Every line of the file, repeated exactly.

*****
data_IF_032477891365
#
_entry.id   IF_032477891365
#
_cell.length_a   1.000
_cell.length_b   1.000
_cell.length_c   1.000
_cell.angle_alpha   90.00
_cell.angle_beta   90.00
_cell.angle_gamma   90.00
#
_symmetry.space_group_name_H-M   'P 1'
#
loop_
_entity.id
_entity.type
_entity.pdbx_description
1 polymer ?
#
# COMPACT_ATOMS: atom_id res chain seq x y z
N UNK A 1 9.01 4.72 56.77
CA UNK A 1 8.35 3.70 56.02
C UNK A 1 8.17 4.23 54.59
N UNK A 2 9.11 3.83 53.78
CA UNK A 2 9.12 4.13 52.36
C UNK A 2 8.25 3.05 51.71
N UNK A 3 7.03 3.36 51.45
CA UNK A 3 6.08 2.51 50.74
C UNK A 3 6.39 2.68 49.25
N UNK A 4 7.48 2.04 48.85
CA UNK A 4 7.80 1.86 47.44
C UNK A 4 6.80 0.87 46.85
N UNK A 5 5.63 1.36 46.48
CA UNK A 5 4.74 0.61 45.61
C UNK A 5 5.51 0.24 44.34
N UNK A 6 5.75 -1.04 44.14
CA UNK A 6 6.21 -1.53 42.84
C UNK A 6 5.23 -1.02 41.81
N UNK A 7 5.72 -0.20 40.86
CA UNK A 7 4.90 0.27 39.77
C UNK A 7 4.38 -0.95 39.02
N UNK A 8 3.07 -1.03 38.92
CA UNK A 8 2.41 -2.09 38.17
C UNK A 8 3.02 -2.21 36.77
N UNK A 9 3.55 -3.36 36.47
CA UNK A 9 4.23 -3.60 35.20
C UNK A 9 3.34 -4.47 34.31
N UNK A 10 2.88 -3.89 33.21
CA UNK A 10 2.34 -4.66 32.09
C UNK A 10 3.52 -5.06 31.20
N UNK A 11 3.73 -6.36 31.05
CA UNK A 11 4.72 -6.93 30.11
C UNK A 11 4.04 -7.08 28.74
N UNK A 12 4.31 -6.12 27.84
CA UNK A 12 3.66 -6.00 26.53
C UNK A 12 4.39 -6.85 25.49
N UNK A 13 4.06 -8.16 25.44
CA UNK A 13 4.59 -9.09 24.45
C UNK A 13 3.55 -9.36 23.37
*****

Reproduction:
data_IF_032477891365
#
_entry.id   IF_032477891365
#
_cell.length_a   1.000
_cell.length_b   1.000
_cell.length_c   1.000
_cell.angle_alpha   90.00
_cell.angle_beta   90.00
_cell.angle_gamma   90.00
#
_symmetry.space_group_name_H-M   'P 1'
#
loop_
_entity.id
_entity.type
_entity.pdbx_description
1 polymer ?
#
# COMPACT_ATOMS: atom_id res chain seq x y z
N UNK A 1 9.01 4.72 56.77
CA UNK A 1 8.35 3.70 56.02
C UNK A 1 8.17 4.23 54.59
N UNK A 2 9.11 3.83 53.78
CA UNK A 2 9.12 4.13 52.36
C UNK A 2 8.25 3.05 51.71
N UNK A 3 7.03 3.36 51.45
CA UNK A 3 6.08 2.51 50.74
C UNK A 3 6.39 2.68 49.25
N UNK A 4 7.48 2.04 48.85
CA UNK A 4 7.80 1.86 47.44
C UNK A 4 6.80 0.87 46.85
N UNK A 5 5.63 1.36 46.48
CA UNK A 5 4.74 0.61 45.61
C UNK A 5 5.51 0.24 44.34
N UNK A 6 5.75 -1.04 44.14
CA UNK A 6 6.21 -1.53 42.84
C UNK A 6 5.23 -1.02 41.81
N UNK A 7 5.72 -0.20 40.86
CA UNK A 7 4.90 0.27 39.77
C UNK A 7 4.38 -0.95 39.02
N UNK A 8 3.07 -1.03 38.92
CA UNK A 8 2.41 -2.09 38.17
C UNK A 8 3.02 -2.21 36.77
N UNK A 9 3.55 -3.36 36.47
CA UNK A 9 4.23 -3.60 35.20
C UNK A 9 3.34 -4.47 34.31
N UNK A 10 2.88 -3.89 33.21
CA UNK A 10 2.34 -4.66 32.09
C UNK A 10 3.52 -5.06 31.20
N UNK A 11 3.73 -6.36 31.05
CA UNK A 11 4.72 -6.93 30.11
C UNK A 11 4.04 -7.08 28.74
N UNK A 12 4.31 -6.12 27.84
CA UNK A 12 3.66 -6.00 26.53
C UNK A 12 4.39 -6.85 25.49
N UNK A 13 4.06 -8.16 25.44
CA UNK A 13 4.59 -9.09 24.45
C UNK A 13 3.55 -9.36 23.37